A 2002 review published in the Journal of the American Academy of Dermatology found that rifampin was the only antibiotic that reduced estrogen levels. The authors found no evidence that other antibiotics lowered estrogen levels or increased the risk of pregnancy, even though there are clinical reports of breakthrough pregnancies when taking other antibiotics. They concluded, “Available scientific…data [does] not support the hypothesis that antibiotics (with the exception of rifampin) lower the contraceptive efficacy of oral contraceptives.”7
Two newer but less rigorous studies came to conflicting conclusions. While one study found that antibiotics increased the risk of breakthrough pregnancy while on birth control, the second study found no connection between taking antibiotics and breakthrough pregnancy.8,9
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A 2012 study in Pharmacoepidemiology and Drug Safety compared 397 cases of pregnancy while on both antibiotics and birth control to 29,022 normal pregnancies. The authors concluded that the risk of pregnancy was greater in the group that had used antibiotics.8
A 2011 study in Contraception looked at 1,330 breakthrough pregnancies and concluded that there was no association between simultaneous antibiotic and birth control use. However, the authors noted, “[Because of study limitations,] findings from this study cannot rule out an elevated risk of COC failure among antibiotic users.”9
The World Health Organization stated in 2004 that, while there are suspicions that antibiotics reduce the effectiveness of birth control pills, breakthrough pregnancy rates among women taking both antibiotics and birth control pills are similar to those taking only birth control pills.10
We can conclude from these studies that the only scientific evidence thus far is that rifampin reduces the reliability of birth control pills and that the question of whether other antibiotics also reduce their effectiveness or not is unanswered. However, multiple cases of breakthrough pregnancies have been reported over the years when antibiotics and birth control pills are taken simultaneously. These reports include a variety of antibiotics. Given the many cases of breakthrough pregnancies, it is prudent to employ a second method of birth control while taking antibiotics.
The Experts at Acne.org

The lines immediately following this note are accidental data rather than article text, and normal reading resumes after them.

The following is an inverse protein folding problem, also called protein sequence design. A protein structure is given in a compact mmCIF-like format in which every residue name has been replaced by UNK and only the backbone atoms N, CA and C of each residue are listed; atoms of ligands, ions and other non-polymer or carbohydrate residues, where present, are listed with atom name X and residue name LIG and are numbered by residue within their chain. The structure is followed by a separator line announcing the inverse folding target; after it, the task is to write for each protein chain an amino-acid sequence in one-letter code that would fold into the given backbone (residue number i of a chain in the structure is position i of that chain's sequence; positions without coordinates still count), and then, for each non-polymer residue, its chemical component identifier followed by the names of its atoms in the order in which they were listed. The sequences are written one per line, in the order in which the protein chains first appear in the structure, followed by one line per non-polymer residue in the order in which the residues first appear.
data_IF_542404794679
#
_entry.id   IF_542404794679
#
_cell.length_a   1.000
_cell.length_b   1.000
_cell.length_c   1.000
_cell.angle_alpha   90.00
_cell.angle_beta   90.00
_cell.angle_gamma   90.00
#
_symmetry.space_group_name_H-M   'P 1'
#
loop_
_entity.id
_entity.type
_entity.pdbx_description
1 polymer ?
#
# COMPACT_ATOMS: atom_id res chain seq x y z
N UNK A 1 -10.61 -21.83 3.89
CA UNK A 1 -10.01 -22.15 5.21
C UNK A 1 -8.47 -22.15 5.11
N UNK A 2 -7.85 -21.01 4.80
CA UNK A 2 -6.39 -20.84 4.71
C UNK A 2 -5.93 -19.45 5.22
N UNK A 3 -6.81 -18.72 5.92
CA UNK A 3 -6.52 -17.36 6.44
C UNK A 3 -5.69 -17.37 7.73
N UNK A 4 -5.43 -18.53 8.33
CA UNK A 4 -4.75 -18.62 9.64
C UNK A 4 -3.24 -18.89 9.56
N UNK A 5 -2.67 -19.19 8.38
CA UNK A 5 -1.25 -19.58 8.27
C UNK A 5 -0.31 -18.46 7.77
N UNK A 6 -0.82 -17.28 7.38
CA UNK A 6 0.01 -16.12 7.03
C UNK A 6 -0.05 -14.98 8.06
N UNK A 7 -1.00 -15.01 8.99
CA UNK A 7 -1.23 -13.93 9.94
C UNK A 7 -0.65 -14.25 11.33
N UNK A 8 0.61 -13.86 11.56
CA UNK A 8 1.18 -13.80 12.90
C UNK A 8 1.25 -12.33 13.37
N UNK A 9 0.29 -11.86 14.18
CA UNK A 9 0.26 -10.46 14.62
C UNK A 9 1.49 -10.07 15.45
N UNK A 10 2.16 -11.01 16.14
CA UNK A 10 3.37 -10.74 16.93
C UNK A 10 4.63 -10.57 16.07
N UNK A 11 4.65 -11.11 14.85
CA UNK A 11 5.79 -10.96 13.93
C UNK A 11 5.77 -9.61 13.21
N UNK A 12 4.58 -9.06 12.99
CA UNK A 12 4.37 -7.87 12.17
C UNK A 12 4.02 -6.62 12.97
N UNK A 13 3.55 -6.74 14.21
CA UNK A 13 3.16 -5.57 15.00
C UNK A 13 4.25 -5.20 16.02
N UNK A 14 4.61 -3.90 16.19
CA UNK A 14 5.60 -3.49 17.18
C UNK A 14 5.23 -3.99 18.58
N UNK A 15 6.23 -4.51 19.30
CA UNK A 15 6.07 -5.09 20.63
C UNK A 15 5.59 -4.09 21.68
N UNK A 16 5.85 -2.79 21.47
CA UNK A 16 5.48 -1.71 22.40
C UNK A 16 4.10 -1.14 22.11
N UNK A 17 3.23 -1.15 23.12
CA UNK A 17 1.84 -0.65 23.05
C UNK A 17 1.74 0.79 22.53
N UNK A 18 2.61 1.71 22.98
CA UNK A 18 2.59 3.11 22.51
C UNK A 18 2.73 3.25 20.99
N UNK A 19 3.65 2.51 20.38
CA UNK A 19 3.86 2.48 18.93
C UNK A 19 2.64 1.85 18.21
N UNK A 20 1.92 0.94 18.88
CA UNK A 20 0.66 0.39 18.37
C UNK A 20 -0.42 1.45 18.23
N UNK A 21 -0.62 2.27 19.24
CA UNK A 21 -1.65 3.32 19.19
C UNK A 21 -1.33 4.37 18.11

Our team of medical doctors, biology & chemistry PhDs, and acne experts work hand-in-hand with Dan (Acne.org founder) to provide the most complete information on all things acne. If you find any errors in this article, kindly use this Feedback Form and let us know.
- Farage, M. A., Neill, S. & MacLean, A. B. Physiological changes associated with the menstrual cycle: a review. Obstet. Gyneco.l Surv. 64, 58–72 (2009).
- Arora, M. K., Yadav, A. & Saini, V. Role of hormones in acne vulgaris. Clin. Biochem. 44, 1035–1040 (2011).
- Lam, C. L. & Zaenglein, A. L. Contraceptive use in acne. Clin. Dermatol. 32, 502–515 (2014).
- Zaenglein, A. L. et al. Guidelines of care for the management of acne vulgaris. J. Am. Acad. Dermatol. 74, 945–973 (2016).
- Zhanel, G. G., Siemens, S., Slayter, K. & Mandell. L. Antibiotic and oral contraceptive drug interactions: is there a need for concern? Can. J. Infect. Dis. 10, 429–433 (1999).
- Dickinson, B. D., Altman, R. D., Nielsen, N. H. & Sterling, M. L. Drug interactions between oral contraceptives and antibiotics. Obstet. Gynecol. 98, 853–860 (2001).
- Archer, J. S. & Archer, D. F. Oral contraceptive efficacy and antibiotic interaction: a myth debunked. J. Am. Acad. Dermatol. 46, 917–923 (2002).
- Koopmans, P. C., Bos, J. H. & de Jong van den Berg, L. T. Are antibiotics related to oral combination contraceptive failures in the Netherlands? A case-crossover study. Pharmacoepidemiol. Drug Saf. 21, 865–871 (2012).
- Toh, S., Mitchell, A. A., Anderka, M., de Jong-van den Berg, L. T. & Hernandez-Diaz, S. Antibiotics and oral conceptive failure- a case-crossover study. Contraception 83, 418–425 (2011).
- Bauer, K. L. & Wolf, D. Do antibiotics interfere with the efficacy of oral contraceptives? J. Fam. Pract. 54, 1079–1080 (2005).